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View Diary: End the Nuclear Threat in the Middle East (45 comments)

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  •  Nukes work because you can never use them (2+ / 0-)
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    PrahaPartizan, Anne Elk

    The concept behind nuclear weapons is deterrence. Back in the Cold War days, the Soviets and the US prevented war by assuring the other side would be bombed into radioactive slag if they tried anything. So possessing a nuclear weapon means never being able to deploy one because if you did, any surviving nation with a nuke left would turn your country into a parking lot.

    Now there is a legitimate threat from non-nation state actors getting a nuclear device. But if there is a return address on a nuke, that country who used the weapon is assured of their own destruction.  

    Nuclear technology is almost 70 years old now. Any nation willing to devote the resources to build a nuke can do so. Iran will have its nuke if it really wants one. But I bet Israel has lots more nuclear weapons and systems to deploy them today than Iran will have in decades to come.

    •  Not to Mention Nuclear Fingerprints (1+ / 0-)
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      From what I recall, you don't even need a nuclear address on the weapon or device.  Every nation's tech teams tend to leave technical fingerprints on their designs which reveal just who built the weapon.  If some nations in dispute suddenly find that one nation's weapon is used even in terrorist attack, the world will be able to pinpoint just whose weapon that was in short order.  That's why loose nukes are such a problem, because a third-party not involved in a dispute but with terrible security could find one of its weapons being used after multiple trades in the global weapons black market.  I'm pretty sure that's everyone's nightmare scenario.

      "Love the Truth, defend the Truth, speak the Truth, and hear the Truth" - Jan Hus, d.1415 CE

      by PrahaPartizan on Sun Sep 16, 2012 at 09:49:28 AM PDT

      [ Parent ]

      •  I am guessing that a lot of those fingerprints (0+ / 0-)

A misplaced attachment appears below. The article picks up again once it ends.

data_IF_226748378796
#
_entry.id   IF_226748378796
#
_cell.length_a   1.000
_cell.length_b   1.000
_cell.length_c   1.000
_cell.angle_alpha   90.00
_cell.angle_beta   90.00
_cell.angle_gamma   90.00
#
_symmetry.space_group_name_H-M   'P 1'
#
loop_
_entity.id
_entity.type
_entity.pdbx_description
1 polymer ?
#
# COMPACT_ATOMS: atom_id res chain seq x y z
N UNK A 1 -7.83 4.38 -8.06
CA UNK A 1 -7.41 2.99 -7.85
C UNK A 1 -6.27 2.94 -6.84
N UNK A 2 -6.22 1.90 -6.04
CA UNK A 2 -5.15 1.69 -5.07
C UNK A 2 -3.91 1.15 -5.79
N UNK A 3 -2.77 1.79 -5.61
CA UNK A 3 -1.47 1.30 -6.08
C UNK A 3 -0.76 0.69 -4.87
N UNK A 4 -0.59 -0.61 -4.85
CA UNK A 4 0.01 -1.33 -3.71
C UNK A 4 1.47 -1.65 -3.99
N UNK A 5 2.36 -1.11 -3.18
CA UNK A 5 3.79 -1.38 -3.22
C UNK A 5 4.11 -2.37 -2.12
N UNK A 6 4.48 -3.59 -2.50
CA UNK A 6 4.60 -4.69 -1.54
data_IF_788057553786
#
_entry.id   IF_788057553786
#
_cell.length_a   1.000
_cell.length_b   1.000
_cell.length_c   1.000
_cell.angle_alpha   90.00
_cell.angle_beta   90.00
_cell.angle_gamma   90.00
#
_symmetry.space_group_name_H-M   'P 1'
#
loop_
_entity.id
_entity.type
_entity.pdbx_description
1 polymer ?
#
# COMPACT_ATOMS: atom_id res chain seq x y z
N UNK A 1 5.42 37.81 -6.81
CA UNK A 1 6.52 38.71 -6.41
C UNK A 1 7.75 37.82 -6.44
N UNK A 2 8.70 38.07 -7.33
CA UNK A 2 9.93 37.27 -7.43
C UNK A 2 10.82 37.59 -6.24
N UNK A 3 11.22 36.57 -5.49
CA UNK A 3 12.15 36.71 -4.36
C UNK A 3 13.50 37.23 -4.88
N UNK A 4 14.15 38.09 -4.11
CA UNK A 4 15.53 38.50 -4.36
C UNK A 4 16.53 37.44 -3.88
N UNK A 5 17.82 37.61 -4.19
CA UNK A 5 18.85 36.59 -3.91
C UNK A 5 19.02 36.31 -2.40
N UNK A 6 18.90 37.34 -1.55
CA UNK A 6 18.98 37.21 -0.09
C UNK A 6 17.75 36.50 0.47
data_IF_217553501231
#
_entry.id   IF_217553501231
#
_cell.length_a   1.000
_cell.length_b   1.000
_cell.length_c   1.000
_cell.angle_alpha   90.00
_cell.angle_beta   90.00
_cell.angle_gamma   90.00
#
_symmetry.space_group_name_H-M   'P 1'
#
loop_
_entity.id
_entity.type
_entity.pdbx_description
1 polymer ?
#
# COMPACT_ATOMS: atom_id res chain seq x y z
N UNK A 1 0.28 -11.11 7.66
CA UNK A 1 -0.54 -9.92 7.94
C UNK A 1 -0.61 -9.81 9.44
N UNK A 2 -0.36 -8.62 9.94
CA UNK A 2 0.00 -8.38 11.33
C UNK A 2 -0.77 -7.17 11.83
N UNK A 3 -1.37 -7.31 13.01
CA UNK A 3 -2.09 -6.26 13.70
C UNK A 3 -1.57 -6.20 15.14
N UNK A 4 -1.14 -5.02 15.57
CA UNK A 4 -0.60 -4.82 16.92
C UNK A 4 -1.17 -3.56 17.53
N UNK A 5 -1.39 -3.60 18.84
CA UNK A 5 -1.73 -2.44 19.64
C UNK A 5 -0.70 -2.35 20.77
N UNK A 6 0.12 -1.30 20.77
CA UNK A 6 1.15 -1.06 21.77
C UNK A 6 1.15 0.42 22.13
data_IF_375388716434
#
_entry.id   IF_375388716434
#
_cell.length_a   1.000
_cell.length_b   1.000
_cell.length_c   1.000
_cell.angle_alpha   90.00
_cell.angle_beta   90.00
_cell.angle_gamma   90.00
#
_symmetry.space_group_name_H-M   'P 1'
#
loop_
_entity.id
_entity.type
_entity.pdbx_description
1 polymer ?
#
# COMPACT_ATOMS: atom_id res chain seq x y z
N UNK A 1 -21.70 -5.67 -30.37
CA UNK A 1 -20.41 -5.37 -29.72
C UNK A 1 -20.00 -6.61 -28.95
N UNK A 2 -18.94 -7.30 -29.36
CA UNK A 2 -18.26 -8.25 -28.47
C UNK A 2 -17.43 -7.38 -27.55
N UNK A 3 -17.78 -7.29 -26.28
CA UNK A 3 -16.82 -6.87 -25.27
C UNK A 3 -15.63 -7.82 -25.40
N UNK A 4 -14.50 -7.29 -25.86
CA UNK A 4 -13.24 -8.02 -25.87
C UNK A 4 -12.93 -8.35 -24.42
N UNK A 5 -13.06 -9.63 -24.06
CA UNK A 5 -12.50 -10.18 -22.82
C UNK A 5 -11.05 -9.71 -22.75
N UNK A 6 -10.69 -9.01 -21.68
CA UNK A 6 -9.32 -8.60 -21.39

get erased in the thermonuclear fireball. But the big problem with the idea that a country like Iran or anyone else would give or sell a nuke to anyone is loss of control. You build a highly controlled, extremely technological, enormously expensive national program and you say, "sure, have one of ours! No, it's OK; you can do whatever you like with it." I don't think so. Nations, even abnormal, arguably crazy ones don't do that.

        For if there is a sin against life, it consists perhaps not so much in despairing of life as in hoping for another life and in eluding the implacable grandeur of this life. - Albert Camus

        by Anne Elk on Sun Sep 16, 2012 at 11:46:25 AM PDT

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        •  Exactly the Opposite (2+ / 0-)
          Recommended by:
          Anne Elk, splintersawry

          Actually, it's the detonation which reveals the nature of the design.  It all depends on the ratios of  isotopes and daughter elements which come out of a nuclear detonation.  The different technical teams will choose to use different materials from different sources, which can be assayed.  I agree that no national government with anything resembling typical governmental control will give a terrorist organization a nuclear weapon.  It's more likely that a terrorist group could source a weapon from a national government which was collapsing around itself, enabling everyone in the loop to adopt an "everyman for himself" approach to life as they seek personal advantage.  In retrospect, we can see that such an approach is the standard Republican theology to life.  Whatever it takes!

          "Love the Truth, defend the Truth, speak the Truth, and hear the Truth" - Jan Hus, d.1415 CE

          by PrahaPartizan on Sun Sep 16, 2012 at 02:12:17 PM PDT

          [ Parent ]

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